Lisa Blair blog: Must avoid ice on rigging

On Monday February 21, Australian sailor Lisa Blair set sail from Albany, WA in a second attempt to sail solo, non-stop, around Antarctica in record time aboard her yacht ‘Climate Action Now’.

In her latest blog post, Blair changes direction in order to avoid Rime Ice.

22/03/2022 Blog Day 29
Latitude 53 54.06S
Longitude 137 33.11W
Barometer 1004
Air Temp 3.5c
Sea Temp 10.1
Local Time 0318 UTC – 9 (changed time zones by 2 hours)

Hi all,

Last night I managed to get to bed at 3am local time but as you can see on the tracker the wind shifted while I was sleeping.  I didn’t notice until I got a 30-knot gust at 8am.  I had set an alarm to wake me up (especially loud, designed for people with hearing difficulties) so I could monitor things, but I think my body decided to mutiny against me as I slept right through until we ended up pinned on our side with the B&G alarms blaring in that gust. 

The winds were 15 knots when I went to bed, so 30 knots was a big jump. We definitely had too much sail up.  I was still carrying the full mainsail, the no 2 Jib and the storm jib so I scrambled to get out of my sleeping bag and because of the urgency I didn’t get time to put on wet weather gear or gloves.

I woke up pretty quickly when the cold air hit me and immediately started to furl away the remainder of the no 2 Jib before putting in the first reef in the main sail. I hopped that this gust was short lived and that the winds would ease up afterwards. I was right, because as soon as I got the sails squared away with the first reef and storm jib the winds reduced back to 22 -25 knots and the sail configuration was right. I went back below and crawled back into bed. I had managed to get a solid 5 accidental hours of sleep in, but I was still feeling pretty tied still so I hopped back into bed for some more.

At 1100 the winds started holding above 25 knots and I dragged myself out on deck to put the second reef in the mainsail. It didn’t feel as cold but that is likely because there was a lot less sea spray, and the swell wasn’t too large, so I was able to remain mostly dry.  I snuck in one more hour of trying to sleep before I finally got up and started on emails and the likes.

When I finally did wake up, I had a text from Bob McDavitt suggesting that I needed to get north enough to reach 52 South in a few days. He said it was to avoid Rime Ice. I messaged him back because I wasn’t too sure what type of ice Rime Ice was. He said if I kept heading east, I would encounter freezing in the rigging and a build up of ice which is called Rime Ice.  I have read all about the dangers of ice forming in your rigging and how it can affect the stability of your boat but not the technical term for it, so you learn something new every day.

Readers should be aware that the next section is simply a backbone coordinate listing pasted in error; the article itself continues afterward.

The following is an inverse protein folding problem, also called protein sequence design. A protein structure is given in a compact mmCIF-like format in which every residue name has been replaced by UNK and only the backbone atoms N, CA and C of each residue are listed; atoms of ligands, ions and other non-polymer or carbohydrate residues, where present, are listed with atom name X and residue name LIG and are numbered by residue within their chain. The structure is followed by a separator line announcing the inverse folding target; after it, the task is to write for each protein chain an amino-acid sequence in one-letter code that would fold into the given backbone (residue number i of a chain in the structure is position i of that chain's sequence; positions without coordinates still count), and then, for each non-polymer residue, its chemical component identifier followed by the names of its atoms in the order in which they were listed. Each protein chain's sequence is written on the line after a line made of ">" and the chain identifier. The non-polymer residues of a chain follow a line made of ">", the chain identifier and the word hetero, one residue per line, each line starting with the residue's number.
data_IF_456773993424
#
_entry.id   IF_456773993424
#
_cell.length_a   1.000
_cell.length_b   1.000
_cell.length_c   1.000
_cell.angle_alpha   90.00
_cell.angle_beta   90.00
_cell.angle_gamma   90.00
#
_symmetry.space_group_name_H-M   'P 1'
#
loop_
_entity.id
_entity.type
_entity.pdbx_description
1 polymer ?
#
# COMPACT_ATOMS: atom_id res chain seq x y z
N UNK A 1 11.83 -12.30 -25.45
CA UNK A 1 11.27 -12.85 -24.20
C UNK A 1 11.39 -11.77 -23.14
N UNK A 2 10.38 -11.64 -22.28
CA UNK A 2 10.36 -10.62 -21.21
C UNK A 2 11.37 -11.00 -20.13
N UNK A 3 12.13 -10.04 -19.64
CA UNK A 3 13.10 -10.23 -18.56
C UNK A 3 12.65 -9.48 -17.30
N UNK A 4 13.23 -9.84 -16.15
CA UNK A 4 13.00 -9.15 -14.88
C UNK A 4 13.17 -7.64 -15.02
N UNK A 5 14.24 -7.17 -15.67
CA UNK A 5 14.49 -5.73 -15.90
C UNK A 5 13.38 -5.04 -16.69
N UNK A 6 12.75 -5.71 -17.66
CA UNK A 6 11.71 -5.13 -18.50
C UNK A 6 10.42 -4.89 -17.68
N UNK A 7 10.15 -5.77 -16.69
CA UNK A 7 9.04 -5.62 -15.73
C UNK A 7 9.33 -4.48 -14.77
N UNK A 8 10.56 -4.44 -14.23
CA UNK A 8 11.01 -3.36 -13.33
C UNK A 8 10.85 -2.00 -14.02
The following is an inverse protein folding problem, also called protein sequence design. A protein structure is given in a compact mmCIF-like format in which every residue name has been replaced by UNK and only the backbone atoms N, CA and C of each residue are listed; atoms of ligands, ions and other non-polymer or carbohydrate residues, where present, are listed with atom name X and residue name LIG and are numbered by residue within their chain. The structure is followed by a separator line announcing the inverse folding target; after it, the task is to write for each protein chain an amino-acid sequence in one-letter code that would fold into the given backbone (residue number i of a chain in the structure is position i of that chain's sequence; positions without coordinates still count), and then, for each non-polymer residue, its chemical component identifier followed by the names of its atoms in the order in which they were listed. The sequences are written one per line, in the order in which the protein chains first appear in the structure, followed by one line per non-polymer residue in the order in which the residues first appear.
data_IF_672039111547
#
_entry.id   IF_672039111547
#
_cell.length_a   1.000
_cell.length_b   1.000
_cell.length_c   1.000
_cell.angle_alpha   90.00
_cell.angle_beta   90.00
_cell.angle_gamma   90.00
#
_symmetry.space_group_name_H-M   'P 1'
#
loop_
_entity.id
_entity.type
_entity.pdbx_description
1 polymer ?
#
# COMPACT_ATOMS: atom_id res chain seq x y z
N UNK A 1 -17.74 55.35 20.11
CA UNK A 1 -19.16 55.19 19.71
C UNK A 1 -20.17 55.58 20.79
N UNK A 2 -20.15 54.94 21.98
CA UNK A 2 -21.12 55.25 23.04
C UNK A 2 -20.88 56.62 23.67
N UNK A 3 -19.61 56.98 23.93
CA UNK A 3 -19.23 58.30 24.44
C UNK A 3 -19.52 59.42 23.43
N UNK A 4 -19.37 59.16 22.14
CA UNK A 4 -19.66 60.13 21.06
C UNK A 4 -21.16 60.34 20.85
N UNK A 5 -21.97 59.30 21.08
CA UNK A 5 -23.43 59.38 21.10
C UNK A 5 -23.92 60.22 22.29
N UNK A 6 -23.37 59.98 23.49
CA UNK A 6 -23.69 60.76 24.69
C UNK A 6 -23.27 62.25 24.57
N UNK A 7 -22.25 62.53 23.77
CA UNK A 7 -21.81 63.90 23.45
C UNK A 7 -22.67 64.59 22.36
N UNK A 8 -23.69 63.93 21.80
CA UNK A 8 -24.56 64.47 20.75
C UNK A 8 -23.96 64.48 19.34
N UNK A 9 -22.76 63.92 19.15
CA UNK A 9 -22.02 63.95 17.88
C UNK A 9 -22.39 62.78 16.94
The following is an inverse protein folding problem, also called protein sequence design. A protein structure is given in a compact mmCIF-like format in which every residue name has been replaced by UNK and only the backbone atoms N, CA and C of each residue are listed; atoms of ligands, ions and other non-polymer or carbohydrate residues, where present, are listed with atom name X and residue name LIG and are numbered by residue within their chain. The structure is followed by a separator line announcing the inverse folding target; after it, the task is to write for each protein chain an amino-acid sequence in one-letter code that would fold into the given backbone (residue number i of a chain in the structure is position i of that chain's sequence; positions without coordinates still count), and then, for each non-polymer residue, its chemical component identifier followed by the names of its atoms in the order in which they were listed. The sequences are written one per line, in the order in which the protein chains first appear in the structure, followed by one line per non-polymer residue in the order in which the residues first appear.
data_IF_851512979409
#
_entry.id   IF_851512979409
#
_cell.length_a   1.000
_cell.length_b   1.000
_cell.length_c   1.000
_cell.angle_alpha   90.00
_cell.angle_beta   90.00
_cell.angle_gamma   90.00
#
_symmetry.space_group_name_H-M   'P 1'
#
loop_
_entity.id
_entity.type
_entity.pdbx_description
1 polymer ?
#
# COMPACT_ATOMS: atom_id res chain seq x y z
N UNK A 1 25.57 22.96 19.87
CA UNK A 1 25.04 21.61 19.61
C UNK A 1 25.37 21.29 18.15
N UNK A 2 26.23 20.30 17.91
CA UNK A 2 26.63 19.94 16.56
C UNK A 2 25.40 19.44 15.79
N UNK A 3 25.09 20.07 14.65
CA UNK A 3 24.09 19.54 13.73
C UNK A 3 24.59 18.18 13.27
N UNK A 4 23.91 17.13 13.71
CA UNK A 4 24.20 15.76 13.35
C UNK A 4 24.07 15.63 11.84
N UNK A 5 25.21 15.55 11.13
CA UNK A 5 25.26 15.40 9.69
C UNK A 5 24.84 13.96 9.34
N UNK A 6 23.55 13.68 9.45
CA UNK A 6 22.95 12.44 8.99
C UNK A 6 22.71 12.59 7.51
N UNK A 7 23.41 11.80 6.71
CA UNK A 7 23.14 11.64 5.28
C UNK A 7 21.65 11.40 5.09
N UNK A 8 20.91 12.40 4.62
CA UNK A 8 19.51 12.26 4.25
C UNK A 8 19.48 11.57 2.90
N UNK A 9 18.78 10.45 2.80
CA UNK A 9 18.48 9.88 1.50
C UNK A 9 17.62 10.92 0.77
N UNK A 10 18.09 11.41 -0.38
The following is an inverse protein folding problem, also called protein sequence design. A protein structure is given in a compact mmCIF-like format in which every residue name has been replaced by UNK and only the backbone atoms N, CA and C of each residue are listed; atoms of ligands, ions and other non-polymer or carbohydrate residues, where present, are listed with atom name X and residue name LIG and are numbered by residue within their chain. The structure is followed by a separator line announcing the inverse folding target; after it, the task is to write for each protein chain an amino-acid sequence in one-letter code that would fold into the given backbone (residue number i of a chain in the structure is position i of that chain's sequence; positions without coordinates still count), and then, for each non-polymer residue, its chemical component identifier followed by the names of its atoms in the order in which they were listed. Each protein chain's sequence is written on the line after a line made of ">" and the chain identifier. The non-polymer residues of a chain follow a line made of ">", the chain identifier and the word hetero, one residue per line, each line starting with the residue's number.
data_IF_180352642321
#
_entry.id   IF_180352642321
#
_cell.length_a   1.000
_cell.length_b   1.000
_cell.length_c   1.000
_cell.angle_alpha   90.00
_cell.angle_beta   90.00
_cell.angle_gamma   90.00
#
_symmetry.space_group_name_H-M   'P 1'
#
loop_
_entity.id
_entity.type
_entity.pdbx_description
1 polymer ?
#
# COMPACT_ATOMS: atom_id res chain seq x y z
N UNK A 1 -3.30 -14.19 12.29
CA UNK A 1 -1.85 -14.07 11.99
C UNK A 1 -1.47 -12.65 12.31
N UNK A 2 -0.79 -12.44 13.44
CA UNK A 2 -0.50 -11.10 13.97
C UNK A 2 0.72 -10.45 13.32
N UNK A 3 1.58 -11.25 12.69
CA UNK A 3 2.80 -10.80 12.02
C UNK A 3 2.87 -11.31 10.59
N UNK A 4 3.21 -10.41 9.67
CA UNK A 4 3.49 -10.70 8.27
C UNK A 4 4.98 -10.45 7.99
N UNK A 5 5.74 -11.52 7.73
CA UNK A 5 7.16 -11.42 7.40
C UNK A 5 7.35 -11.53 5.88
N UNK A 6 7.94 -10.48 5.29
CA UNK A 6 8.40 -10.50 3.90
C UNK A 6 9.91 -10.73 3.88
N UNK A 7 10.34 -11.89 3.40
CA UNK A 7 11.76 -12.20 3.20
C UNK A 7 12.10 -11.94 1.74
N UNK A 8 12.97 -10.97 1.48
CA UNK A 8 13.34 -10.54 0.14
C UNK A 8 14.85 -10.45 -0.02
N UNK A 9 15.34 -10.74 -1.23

Incidentally, when Fedor sailed past this area, he actually sailed within 1 km of a big iceberg, so I was taking Bob’s advice very seriously and opted to go Northwards. I will be slowly making the climb to 52 South and then I will be having another front with six-metre swells impacting the boat.

The rest of my day was fairly normal, and the winds maintained around 25 knots for the majority of it.  I changed the micro plastic filters over and got a little creative in the galley (kitchen) and decided that I would have pancakes for dinner…  I am a grown women so I can totally have pancakes for dinner, right? Well, I did, but it was a little entertaining when the winds built above 35 knots and we started to broach and roll over so much that I needed to try and catch all the items on the countertop as we did. It made for an entertaining dinner to say the least.

Just as I was finishing up the winds really started to come through and we were maintaining 35 knots, not just gusting it. I decided it was likely time to put that third reef in and settle the boat for the night before I retire. Not 10 minutes later and I was getting hit with gusts at 45 knots tripping all the alarms.  I wasn’t expecting anything worse than this at the moment, so I didn’t feel the need to put in the fourth reef. 

While I have been writing this we have had lulls of 20 knots and gusts of 47 knots coming through making things interesting.  The moon is also out with a dotted cloudy sky with patches of clear in some areas so while there is a bit of wind and Climate Action Now is ready I can going to grab a nap…

Before I go I would like to thank the below degree sponsor:

Thank you to:

137 West – Point Insurance Next Gen Accident and Sickness – Thanks to Debora Crowe for your wonderful support.

Good night all.

By Lisa Blair

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NAV at Home
JPK 11.80 July 2024
M.O.S.S Australia
West Systems